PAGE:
Building PlanIn Detroit StillOnly a Dream
When voters here approved a plan in 1994 to spend an unprecedented $1.5 billion for school construction and renovation, many Detroiters thought the problems with the Motor City's ancient and crowded schools would soon be fixed.
But nearly 2 1/2 years later, not a lick of paint or trowel of mortar has been applied with the money.
"It's a joke," said Marie Thornton, a parent activist and until recently a member of the citizens' committee overseeing the tax-financed construction program. "We don't have any buildings, we don't have workmen, you don't see a brick laid."
District officials recently promised that work would finally begin at 13 schools and the system's African-history museum this summer.
Meanwhile, explanations for the long delay abound in the district's hulking art deco headquarters on Woodward Avenue. Administrators point to a string of setbacks they say would have been difficult to avoid given the project's massive size.
The bond referendum was the biggest of its type ever in Michigan and, until recently, the largest in the nation by a single school district.
In April, Los Angeles voters set a new record for such projects by approving a $2.4 billion school bond issue. Less than two months later, work on schools there has already begun. ("Voters Approve $2.4 Billion in Bonds for L.A.," April 16, 1997.)
In Detroit, the delays come at a crucial time. Many people here believe the city, long recognized as one of the nation's most deeply troubled, is on the verge of a comeback.
Under first-term Mayor Dennis Archer, Motown's relations with its suburbs have thawed. And several projects, notably construction of two sports stadiums and the purchase by General Motors of a vast office complex for its corporate headquarters, may bring jobs--and people--back downtown.
Yet Detroiters have heard such stories before, and there is widespread recognition that any long-term comeback could founder on poor schools. The perception that the district can't even make improvements to school buildings--with money the voters have already approved--doesn't help.
Critics blame the delays on leaders who can't withstand the school system's stiff political winds to focus on educating the district's 183,000 students.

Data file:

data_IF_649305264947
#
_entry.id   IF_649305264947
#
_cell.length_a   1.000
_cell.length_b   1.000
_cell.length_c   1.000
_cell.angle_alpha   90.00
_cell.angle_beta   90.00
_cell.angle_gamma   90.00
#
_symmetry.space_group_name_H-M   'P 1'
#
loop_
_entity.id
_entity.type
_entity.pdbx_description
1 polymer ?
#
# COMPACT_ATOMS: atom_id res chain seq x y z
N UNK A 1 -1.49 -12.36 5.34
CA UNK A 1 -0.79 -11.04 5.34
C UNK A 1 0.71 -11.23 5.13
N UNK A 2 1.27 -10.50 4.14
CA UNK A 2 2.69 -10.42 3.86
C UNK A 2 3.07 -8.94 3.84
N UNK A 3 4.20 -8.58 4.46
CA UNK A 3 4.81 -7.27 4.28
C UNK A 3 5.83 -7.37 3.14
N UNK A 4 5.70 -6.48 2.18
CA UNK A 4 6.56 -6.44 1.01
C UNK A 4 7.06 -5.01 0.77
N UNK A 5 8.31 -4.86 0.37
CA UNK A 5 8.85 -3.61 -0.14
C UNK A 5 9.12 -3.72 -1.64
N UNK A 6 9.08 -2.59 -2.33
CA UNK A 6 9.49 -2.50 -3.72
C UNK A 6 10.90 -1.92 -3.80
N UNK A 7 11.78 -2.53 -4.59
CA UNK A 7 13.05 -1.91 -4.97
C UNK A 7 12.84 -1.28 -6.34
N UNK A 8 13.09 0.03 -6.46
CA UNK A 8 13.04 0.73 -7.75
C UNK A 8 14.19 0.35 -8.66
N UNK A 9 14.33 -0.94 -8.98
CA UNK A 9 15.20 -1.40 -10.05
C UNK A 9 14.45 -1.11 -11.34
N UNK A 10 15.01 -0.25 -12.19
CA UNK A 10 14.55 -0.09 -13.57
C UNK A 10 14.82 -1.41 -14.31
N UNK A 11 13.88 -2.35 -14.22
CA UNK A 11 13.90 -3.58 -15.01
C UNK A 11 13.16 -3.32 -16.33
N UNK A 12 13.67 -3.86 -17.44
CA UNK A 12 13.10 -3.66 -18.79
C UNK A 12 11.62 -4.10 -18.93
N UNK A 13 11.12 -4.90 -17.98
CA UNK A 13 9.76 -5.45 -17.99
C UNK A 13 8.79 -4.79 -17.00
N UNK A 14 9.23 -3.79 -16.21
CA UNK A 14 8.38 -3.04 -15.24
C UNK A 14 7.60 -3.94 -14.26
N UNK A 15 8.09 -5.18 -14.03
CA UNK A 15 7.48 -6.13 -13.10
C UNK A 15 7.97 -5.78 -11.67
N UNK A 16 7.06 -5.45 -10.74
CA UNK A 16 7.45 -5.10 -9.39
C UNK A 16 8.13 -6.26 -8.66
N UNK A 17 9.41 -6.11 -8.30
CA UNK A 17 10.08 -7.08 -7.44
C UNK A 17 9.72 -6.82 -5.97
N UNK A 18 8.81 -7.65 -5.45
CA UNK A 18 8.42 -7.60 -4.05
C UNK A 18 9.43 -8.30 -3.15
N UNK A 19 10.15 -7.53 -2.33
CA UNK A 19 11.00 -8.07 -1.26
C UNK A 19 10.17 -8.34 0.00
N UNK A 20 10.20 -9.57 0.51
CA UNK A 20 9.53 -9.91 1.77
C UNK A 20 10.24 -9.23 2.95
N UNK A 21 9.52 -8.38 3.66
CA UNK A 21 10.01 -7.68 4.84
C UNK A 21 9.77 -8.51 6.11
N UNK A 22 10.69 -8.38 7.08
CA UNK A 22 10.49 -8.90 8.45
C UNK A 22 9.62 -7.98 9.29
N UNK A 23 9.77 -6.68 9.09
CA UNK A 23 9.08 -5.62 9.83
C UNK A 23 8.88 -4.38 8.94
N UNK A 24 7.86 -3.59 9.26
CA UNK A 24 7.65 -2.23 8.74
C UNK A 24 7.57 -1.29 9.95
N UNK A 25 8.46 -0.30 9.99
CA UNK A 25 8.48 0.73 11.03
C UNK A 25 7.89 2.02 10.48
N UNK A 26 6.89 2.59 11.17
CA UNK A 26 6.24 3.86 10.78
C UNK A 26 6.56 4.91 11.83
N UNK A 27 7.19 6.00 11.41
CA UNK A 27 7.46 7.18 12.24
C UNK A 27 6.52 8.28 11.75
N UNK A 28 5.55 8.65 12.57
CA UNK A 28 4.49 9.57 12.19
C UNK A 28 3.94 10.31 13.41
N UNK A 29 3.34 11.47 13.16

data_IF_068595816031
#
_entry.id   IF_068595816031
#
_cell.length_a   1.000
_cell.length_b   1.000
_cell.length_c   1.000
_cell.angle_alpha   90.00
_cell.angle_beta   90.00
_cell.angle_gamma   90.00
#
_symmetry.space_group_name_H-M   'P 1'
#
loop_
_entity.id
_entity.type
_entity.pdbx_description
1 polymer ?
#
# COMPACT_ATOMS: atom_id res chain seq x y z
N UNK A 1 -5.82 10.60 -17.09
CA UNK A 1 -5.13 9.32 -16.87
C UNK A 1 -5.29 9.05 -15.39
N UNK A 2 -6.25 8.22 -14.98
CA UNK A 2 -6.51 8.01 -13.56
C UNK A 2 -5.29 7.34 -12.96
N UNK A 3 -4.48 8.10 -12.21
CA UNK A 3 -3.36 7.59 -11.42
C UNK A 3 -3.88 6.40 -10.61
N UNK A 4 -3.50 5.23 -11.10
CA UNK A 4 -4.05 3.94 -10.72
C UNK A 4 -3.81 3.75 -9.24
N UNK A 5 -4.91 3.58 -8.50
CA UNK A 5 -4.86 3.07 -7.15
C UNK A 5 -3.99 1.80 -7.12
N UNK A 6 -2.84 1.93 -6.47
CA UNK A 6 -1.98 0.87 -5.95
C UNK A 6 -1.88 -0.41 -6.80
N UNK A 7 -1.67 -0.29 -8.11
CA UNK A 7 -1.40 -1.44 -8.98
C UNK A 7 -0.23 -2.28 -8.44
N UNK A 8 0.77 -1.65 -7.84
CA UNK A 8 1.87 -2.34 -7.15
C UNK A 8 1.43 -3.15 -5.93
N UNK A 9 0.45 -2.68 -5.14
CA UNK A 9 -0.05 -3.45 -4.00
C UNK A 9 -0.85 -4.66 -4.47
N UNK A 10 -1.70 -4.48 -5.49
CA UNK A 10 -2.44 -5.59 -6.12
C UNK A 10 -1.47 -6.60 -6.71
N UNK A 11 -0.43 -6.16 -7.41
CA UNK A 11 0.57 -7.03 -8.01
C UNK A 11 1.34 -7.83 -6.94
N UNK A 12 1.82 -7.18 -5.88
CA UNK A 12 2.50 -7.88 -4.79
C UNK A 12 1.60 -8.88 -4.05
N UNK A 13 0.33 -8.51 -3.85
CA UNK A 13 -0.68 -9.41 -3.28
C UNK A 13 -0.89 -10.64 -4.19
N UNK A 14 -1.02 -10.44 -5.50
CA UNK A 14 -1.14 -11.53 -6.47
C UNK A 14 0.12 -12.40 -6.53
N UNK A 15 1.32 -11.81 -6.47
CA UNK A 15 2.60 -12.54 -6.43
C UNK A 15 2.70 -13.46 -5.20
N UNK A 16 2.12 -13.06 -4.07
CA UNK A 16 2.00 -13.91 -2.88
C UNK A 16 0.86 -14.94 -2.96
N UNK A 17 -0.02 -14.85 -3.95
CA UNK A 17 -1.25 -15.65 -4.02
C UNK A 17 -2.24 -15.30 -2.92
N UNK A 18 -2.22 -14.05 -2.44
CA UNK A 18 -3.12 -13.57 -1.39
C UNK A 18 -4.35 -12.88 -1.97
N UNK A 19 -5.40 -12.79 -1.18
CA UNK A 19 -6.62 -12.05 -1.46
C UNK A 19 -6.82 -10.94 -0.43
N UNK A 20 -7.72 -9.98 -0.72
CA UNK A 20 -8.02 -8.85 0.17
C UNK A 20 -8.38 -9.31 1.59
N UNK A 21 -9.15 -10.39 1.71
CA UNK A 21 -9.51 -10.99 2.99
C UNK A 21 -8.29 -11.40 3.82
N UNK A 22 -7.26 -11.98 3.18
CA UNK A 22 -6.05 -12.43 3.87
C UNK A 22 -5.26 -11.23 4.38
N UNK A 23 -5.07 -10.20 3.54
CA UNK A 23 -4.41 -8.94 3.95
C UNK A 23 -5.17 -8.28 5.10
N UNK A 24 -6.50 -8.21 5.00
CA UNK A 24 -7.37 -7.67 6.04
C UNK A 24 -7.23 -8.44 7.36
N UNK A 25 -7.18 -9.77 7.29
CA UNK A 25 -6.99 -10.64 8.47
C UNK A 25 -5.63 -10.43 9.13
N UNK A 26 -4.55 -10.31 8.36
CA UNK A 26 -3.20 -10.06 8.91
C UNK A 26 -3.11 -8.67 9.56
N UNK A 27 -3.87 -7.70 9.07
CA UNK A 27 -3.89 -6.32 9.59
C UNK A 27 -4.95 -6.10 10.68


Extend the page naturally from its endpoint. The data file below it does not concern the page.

And just about everyone agrees that the current situation owes much to the district's isolation from the larger community, although the degree to which school leaders have sought the isolation and the degree to which it has been thrust on them is open to debate.
On average, Detroit's schools are more than 60 years old, with a few, as one top official likes to say, going back to the days when William McKinley was president.
"As a whole, our schools are inadequate physically," said John Elliott, the president of the Detroit Federation of Teachers. He ticked off a list of common problems: "drinking fountains where it's unsafe to drink, classrooms not wired for modern technology, inadequate lighting, poor flooring."
Over and over, in the face of skimpy and shifting resources, routine maintenance has lost out to more pressing needs.
Most schools built so long ago now require major renovation, especially given the needs of modern schools to accommodate hands-on learning and computer technology.
Finally, growing enrollment in some areas and new programs have created a space crunch.
In all of this, Detroit certainly isn't alone. The U.S. General Accounting Office recently estimated it would take $112 billion over the next three years to bring the nation's schools up to par.
The program approved by Detroit's voters in 1994 calls for technological upgrades, renovations, and repairs at all 263 existing schools as well as construction of more than a dozen new buildings over a decade. The district plans to raise the money for the work by selling $1.5 billion in bonds in 10 installments.